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WARSAW, Dec 21 (Reuters) - Poland promised to give tax relief to energy consumers and asked its utilities to cut costs as part of measures designed to prevent surging electricity prices next year when the country holds a general election.
The measures proposed by the government, ruled by the conservative Law and Justice party (PiS), will help keep 2019 power prices at the level seen in the first half of 2018, Prime Minister Mateusz Morawiecki said in a televised press conference.
Wholesale power prices in Poland surged earlier this year, mostly driven by rising coal prices and carbon emission costs, as Poland generates most of its electricity in polluting coal-fueled power plants.
“As a result of the EU climate policies and mistakes by our predecessors, there are some mechanisms which are pushing power prices up. But we are launching mechanisms which will help keep prices stable,” Morawiecki said.
The draft law says that the excise tax paid by all electricity consumers in Poland will be cut to 5 zlotys ($1.33) per megawatt hour (MWh) from 20 zlotys.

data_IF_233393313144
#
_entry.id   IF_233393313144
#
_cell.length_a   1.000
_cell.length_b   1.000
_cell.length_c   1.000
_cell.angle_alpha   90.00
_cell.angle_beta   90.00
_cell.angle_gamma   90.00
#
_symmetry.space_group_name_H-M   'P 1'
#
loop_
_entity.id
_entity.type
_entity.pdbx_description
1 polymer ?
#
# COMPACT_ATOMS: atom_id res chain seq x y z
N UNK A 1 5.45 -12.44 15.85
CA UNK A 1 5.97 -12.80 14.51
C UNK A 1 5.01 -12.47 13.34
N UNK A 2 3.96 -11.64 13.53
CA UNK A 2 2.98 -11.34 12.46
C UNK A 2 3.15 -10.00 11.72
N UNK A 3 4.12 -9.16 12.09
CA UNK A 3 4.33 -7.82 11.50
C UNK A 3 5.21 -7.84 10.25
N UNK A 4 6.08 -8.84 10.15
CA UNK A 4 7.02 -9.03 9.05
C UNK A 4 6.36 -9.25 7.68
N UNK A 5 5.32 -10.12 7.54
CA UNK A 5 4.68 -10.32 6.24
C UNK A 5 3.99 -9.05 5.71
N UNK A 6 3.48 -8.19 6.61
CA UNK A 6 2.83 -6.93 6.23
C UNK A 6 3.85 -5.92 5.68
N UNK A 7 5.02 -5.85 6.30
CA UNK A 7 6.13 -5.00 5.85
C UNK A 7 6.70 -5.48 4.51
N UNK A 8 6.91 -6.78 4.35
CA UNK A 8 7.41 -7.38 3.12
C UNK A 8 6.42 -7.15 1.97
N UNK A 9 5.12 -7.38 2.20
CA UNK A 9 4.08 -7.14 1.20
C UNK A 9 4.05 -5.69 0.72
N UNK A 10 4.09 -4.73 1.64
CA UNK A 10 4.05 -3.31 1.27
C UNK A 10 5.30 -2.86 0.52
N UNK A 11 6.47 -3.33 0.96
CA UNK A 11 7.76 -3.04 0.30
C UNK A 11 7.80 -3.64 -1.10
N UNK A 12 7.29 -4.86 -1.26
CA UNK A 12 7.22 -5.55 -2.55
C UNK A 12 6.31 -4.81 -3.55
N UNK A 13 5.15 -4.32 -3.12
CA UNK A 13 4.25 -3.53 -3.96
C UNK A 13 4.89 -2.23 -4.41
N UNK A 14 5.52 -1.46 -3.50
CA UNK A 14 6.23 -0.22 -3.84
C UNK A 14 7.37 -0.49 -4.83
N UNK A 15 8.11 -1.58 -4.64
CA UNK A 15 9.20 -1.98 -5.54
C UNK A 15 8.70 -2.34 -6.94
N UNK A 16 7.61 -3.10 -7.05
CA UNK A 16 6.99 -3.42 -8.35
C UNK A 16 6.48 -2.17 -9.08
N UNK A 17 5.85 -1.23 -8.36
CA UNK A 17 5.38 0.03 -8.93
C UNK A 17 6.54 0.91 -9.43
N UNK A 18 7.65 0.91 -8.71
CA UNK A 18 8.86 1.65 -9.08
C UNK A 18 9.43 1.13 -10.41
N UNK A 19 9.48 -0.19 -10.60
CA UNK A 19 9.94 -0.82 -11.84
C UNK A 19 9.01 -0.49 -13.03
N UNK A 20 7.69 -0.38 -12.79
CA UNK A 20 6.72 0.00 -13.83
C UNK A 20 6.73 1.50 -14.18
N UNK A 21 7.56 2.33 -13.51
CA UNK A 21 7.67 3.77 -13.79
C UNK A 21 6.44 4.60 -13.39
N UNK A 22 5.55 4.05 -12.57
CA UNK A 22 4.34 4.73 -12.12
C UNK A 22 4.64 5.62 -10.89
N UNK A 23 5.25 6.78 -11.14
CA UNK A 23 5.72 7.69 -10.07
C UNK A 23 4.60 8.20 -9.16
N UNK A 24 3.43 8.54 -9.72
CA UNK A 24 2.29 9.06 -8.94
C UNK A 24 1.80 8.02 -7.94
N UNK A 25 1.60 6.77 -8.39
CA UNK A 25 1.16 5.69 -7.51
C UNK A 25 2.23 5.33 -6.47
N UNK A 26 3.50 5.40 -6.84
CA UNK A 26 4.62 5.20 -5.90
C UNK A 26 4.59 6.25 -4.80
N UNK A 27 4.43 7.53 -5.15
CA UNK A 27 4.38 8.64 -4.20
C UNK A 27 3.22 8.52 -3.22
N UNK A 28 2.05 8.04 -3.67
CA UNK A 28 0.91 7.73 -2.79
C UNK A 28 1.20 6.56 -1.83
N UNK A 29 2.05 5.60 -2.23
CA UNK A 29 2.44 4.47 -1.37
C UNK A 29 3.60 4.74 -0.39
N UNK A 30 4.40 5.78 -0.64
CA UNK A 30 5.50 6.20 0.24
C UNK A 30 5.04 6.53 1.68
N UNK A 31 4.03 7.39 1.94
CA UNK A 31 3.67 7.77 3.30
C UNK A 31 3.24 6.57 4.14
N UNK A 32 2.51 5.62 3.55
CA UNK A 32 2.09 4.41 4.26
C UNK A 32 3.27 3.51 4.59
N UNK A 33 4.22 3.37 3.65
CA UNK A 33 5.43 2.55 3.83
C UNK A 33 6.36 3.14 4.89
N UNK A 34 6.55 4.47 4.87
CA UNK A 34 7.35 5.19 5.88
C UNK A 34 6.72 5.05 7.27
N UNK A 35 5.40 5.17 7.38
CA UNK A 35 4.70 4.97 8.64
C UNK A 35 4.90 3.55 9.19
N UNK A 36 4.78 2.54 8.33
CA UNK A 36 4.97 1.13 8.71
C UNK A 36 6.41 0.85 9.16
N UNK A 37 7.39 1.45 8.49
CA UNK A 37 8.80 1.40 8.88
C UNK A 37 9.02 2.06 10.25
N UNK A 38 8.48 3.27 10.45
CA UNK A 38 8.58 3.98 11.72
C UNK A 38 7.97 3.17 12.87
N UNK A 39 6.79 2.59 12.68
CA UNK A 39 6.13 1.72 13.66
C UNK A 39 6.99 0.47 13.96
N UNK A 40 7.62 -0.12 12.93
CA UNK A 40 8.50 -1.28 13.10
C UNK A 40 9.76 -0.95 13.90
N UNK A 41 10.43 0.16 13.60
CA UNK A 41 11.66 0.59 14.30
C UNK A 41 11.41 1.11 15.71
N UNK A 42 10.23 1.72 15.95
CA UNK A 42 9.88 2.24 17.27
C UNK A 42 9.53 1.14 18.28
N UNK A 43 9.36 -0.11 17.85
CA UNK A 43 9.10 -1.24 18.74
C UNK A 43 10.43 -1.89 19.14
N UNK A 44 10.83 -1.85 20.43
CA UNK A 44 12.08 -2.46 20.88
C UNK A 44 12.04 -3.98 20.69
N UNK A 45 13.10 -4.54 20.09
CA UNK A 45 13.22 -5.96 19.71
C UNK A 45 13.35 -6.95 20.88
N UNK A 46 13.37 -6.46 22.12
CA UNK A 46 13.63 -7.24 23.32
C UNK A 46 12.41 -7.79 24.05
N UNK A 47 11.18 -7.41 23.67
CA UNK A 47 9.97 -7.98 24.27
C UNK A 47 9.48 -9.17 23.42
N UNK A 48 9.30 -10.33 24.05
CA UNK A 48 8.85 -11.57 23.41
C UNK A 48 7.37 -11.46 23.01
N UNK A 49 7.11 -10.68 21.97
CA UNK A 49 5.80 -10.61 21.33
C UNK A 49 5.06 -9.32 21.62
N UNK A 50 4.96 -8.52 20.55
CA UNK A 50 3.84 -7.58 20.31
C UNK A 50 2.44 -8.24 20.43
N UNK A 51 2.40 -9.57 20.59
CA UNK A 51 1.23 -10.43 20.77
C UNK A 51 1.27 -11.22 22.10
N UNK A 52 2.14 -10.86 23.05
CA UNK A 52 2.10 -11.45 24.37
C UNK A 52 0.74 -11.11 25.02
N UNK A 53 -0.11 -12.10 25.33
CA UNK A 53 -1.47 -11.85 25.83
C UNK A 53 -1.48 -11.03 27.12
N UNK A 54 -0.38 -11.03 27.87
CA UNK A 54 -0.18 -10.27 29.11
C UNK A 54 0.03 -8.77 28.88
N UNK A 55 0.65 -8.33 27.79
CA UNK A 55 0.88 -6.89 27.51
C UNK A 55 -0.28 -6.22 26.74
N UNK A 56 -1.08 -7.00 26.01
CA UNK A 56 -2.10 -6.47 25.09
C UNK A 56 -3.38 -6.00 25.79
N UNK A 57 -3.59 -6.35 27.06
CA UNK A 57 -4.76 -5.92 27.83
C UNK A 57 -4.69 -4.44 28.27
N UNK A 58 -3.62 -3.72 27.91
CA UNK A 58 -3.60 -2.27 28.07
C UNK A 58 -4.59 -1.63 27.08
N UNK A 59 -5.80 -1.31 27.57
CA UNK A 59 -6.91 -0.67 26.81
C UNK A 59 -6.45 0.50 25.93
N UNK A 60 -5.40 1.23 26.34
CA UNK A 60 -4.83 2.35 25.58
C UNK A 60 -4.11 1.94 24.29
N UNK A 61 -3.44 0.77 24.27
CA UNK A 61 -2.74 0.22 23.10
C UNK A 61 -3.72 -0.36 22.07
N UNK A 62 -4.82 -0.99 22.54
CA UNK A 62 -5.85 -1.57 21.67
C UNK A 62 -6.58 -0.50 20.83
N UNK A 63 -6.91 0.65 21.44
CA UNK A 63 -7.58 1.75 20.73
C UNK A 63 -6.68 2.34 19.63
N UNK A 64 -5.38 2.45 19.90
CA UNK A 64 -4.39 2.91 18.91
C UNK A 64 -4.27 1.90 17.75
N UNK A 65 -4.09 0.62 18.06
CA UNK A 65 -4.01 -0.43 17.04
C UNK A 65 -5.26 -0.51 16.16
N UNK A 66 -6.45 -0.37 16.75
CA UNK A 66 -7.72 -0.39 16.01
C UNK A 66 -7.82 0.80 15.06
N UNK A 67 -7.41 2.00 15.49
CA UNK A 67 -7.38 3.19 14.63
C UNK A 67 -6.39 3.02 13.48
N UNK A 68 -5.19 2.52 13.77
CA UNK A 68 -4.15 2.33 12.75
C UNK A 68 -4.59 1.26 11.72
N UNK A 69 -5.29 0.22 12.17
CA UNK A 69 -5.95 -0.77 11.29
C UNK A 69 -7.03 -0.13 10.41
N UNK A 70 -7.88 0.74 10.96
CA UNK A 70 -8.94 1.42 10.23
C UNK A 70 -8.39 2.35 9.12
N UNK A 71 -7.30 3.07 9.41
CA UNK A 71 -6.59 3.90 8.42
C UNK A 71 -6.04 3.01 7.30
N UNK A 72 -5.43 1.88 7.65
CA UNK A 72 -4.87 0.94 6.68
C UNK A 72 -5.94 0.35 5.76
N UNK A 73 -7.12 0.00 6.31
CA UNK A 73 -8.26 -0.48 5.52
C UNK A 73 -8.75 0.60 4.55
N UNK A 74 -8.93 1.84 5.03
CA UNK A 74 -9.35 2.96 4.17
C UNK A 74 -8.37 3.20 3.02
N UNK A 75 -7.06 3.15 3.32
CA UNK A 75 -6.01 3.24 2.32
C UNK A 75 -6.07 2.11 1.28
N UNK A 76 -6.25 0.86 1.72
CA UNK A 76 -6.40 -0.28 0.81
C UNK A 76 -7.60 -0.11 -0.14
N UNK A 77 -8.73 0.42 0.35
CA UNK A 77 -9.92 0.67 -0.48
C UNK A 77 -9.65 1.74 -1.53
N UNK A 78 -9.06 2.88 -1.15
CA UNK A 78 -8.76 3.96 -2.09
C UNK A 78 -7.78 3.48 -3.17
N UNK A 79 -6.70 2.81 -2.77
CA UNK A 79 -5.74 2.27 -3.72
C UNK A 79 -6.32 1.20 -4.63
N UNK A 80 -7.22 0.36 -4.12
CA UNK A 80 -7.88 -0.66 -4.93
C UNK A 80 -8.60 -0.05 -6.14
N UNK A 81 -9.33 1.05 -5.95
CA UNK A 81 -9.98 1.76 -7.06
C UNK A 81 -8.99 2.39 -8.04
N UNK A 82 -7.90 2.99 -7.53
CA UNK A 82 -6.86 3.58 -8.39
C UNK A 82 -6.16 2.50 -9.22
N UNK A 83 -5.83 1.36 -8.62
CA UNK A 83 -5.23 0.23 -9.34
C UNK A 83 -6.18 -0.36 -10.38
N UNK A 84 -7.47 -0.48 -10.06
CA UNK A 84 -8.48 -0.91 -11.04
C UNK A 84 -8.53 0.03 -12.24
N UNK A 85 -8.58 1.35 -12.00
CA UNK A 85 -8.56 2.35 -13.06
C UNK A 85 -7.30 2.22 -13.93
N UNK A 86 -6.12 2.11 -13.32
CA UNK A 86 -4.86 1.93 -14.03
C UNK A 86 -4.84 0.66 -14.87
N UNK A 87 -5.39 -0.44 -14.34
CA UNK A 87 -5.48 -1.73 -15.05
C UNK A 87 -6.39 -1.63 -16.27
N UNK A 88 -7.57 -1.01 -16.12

Morawiecki also called on state-run power producers, which include PGE, Enea, Energa and Tauron, to cut costs.
To cover the cost of the tax relief the government plans to sell extra CO2 emission allowances to the tune of around 4.5 billion zlotys.
“The sum of all these assumptions will result in prices being stable at the level in the first half of 2018,” Morawiecki also said.
While the head of the energy market regulator said earlier this year that higher energy prices would have to be reflected in household bills, the energy minister has said prices will remain unchanged.
The expected rise in power prices has prompted the central bank to increase its inflation forecasts. ($1 = 3.7589 zlotys) (Reporting by Agnieszka Barteczko, editing by Louise Heavens)